If you need more colors, say for a background, you can always find a third or fourth value for any of the original colors. We can add a darker aqua or a yellowy-orange so pale, that it almost reads as white. These new colors aren't shown in the original palette but because they relate, they'll fit right in.

The potential of the Mixed Asset palette is endless!

This is how you avoid the childish "I just grabbed a bunch of random colors" look. Your project won't look random because viewers can sense your color plan.

 

Speaking of Values...

Notice anything else about my Mixed Assets palette?

Don't fall into the Pit of Pointless Pale Pastels.

Learn to find and color with artistic color palettes. Improve the look of your Copic, colored pencil, or watercolor projects. | VanillaArts.com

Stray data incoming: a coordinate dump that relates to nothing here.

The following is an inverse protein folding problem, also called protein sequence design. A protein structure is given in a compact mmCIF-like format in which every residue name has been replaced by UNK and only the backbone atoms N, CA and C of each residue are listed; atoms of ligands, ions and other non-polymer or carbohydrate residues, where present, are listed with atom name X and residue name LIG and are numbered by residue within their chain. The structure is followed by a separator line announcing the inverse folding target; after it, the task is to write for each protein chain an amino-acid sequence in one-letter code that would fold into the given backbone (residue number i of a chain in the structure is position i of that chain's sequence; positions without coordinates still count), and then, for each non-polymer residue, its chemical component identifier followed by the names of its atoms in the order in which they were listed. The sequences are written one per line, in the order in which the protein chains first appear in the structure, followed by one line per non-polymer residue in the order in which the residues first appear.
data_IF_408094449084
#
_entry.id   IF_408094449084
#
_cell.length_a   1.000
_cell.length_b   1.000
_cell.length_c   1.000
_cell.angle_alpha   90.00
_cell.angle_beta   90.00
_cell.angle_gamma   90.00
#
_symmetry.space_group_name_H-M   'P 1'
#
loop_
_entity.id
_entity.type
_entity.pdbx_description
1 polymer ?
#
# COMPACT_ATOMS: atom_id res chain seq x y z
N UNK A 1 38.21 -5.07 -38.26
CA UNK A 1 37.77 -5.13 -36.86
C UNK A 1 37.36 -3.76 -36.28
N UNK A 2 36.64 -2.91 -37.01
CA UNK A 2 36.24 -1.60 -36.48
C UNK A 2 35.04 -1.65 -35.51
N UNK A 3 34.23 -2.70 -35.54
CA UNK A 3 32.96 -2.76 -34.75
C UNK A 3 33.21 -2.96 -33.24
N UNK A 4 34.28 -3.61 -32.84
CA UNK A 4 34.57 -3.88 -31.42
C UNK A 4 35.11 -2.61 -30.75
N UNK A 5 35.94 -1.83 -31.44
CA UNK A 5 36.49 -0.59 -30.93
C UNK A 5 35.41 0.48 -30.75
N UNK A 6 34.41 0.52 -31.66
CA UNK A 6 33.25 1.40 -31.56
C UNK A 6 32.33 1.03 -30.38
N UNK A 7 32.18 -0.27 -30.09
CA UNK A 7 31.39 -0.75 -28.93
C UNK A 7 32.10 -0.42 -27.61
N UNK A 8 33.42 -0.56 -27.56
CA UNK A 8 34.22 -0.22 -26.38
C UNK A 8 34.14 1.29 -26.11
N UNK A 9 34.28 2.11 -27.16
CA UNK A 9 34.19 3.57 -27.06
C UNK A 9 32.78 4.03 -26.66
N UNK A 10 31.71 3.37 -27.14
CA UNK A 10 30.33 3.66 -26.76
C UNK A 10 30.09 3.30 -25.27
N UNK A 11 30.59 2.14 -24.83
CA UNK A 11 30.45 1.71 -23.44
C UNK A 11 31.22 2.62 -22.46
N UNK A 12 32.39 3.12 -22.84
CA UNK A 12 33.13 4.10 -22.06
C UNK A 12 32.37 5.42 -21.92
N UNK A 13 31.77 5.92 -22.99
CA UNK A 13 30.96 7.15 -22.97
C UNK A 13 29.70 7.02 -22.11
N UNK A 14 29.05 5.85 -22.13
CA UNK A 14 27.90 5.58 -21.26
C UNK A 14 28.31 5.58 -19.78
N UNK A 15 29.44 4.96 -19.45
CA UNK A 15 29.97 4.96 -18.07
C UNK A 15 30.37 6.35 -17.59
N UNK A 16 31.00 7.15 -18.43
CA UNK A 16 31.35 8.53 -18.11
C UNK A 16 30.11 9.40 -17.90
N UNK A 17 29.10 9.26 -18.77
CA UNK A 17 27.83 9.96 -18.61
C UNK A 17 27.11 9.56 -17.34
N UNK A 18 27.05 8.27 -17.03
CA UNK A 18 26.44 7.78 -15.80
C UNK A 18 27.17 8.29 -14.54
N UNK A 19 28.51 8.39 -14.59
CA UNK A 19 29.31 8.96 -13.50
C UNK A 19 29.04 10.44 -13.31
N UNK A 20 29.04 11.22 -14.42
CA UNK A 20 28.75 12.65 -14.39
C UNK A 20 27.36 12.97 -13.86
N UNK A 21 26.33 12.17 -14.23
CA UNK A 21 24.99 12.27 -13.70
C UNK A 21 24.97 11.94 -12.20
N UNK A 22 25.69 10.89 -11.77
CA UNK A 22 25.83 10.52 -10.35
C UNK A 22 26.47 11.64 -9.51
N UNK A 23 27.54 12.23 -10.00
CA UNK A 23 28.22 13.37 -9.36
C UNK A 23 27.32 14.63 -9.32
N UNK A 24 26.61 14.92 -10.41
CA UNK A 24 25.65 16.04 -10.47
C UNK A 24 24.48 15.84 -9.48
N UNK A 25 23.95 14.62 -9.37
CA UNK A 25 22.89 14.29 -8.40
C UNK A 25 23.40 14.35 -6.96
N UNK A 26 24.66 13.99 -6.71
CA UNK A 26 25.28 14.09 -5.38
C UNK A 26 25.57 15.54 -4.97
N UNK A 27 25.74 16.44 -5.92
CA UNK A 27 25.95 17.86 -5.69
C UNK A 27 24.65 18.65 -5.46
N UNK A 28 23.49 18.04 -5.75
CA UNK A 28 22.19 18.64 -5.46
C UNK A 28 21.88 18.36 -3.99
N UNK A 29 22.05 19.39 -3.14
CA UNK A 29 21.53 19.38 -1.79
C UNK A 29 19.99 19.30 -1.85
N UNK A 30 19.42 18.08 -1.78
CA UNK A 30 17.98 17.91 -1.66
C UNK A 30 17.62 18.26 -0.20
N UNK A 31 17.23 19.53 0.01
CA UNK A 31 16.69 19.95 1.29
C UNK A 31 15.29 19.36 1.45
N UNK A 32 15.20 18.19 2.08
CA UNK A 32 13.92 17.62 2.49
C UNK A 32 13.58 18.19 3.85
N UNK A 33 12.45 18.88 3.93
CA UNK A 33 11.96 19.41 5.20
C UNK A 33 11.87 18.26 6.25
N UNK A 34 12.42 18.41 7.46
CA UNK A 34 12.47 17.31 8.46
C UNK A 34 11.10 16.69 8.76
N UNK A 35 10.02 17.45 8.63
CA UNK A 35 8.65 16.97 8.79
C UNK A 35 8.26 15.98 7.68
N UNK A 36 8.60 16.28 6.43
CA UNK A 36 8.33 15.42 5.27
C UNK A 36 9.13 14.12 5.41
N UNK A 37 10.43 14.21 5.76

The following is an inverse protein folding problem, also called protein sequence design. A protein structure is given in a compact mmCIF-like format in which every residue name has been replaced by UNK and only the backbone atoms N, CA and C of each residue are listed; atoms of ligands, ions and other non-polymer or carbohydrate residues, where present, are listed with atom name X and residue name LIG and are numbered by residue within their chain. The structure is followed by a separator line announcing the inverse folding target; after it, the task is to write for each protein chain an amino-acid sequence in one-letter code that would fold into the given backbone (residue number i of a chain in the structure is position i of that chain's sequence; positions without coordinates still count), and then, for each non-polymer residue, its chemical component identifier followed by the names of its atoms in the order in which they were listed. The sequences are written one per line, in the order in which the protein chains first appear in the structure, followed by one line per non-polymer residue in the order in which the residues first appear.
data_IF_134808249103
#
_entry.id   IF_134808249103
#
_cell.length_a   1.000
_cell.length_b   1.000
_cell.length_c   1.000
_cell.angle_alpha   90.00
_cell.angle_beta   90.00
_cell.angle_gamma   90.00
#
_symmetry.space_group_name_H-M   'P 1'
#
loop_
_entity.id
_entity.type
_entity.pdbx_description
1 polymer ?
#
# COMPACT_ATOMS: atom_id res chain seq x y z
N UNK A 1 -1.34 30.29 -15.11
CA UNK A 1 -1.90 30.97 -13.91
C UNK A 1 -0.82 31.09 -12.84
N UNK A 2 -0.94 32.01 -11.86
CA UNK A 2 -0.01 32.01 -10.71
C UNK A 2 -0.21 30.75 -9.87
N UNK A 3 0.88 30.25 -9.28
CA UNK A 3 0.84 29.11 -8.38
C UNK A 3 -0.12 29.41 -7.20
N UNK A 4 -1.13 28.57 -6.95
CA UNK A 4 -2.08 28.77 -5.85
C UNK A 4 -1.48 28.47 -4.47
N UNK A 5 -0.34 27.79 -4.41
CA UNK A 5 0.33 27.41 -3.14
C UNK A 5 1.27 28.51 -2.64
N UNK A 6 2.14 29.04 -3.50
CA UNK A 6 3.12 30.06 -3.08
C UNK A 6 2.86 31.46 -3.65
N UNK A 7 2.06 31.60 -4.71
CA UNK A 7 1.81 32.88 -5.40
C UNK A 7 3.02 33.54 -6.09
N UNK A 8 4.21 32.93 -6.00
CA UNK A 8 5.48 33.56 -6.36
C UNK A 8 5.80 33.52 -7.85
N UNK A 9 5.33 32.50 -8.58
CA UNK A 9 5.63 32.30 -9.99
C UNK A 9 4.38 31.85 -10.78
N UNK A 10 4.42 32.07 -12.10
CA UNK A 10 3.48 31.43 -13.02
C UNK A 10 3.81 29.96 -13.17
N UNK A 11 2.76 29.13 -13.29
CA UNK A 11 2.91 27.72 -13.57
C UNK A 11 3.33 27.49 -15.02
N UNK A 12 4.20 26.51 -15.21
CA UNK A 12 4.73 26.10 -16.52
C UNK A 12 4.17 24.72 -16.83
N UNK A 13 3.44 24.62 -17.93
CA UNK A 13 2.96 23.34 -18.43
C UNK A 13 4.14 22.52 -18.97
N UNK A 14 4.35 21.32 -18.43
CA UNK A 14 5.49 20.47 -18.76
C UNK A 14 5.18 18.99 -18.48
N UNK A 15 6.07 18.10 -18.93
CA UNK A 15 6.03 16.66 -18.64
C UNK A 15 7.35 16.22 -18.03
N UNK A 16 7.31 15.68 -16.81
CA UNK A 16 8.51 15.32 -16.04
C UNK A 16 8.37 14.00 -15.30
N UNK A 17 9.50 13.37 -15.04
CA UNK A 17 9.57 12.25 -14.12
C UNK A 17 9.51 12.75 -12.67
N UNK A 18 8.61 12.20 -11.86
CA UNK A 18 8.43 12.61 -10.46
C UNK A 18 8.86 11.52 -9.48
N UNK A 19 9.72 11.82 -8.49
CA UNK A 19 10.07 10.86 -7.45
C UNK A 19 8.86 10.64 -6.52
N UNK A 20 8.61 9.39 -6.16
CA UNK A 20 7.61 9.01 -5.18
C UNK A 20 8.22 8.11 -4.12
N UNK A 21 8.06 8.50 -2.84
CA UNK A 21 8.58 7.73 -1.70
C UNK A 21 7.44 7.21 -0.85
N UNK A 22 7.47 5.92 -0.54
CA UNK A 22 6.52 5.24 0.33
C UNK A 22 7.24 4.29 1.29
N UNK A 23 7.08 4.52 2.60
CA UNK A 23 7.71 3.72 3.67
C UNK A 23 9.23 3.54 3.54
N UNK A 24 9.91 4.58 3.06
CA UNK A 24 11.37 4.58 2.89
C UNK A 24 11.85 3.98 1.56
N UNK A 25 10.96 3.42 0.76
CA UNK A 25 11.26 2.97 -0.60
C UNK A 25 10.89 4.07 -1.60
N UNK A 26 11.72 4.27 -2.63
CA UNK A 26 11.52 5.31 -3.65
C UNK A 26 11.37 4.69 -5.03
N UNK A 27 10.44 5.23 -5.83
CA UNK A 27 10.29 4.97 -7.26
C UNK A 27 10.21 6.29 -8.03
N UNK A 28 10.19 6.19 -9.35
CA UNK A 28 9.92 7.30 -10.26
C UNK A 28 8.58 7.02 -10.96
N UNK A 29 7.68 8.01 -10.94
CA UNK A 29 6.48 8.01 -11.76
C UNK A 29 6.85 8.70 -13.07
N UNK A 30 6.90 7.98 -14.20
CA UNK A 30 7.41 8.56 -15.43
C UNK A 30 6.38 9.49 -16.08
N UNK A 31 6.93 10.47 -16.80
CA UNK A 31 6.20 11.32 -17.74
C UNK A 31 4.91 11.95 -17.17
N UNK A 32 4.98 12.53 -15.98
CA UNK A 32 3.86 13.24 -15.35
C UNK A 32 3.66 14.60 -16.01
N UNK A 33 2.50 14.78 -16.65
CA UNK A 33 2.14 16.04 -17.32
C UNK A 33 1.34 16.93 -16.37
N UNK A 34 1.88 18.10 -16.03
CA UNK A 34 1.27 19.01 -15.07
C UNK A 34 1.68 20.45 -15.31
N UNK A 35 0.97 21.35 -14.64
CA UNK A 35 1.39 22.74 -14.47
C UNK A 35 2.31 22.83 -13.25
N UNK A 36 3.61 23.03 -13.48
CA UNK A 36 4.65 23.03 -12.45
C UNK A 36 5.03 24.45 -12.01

Remember how we used to decorate baby nurseries in pale pastels but that has that fallen out of fashion recently?

It's because pastels are not the least bit mentally stimulating. 

There's no there there.

Do you want that card to say "HAPPY BIRTHDAY TO MY BEST FRIEND AND THE MOST AWESOMEST PERSON ON EARTH!!!!"

Or do you want it to say "Ho hum, have a pretty good day... if you feel like it, but don't go out of your way... zzzzzzz"

A lively and stimulating color palette will have a range of values. Some bold and bright, some light and airy. Find a balance of values.

Yin and yang. Salt and pepper. Sweet and sour. The bold colors help you appreciate the softs and the softies keep the bold ones in check. It's a zen thing.

If you're using Copic Markers and all your markers end in a number smaller than 3, you have a snoozer on your hands!

 

Adding Neutrals

Many colorers are hesitant to use pre-planned color palettes because they feel locked down and constrained.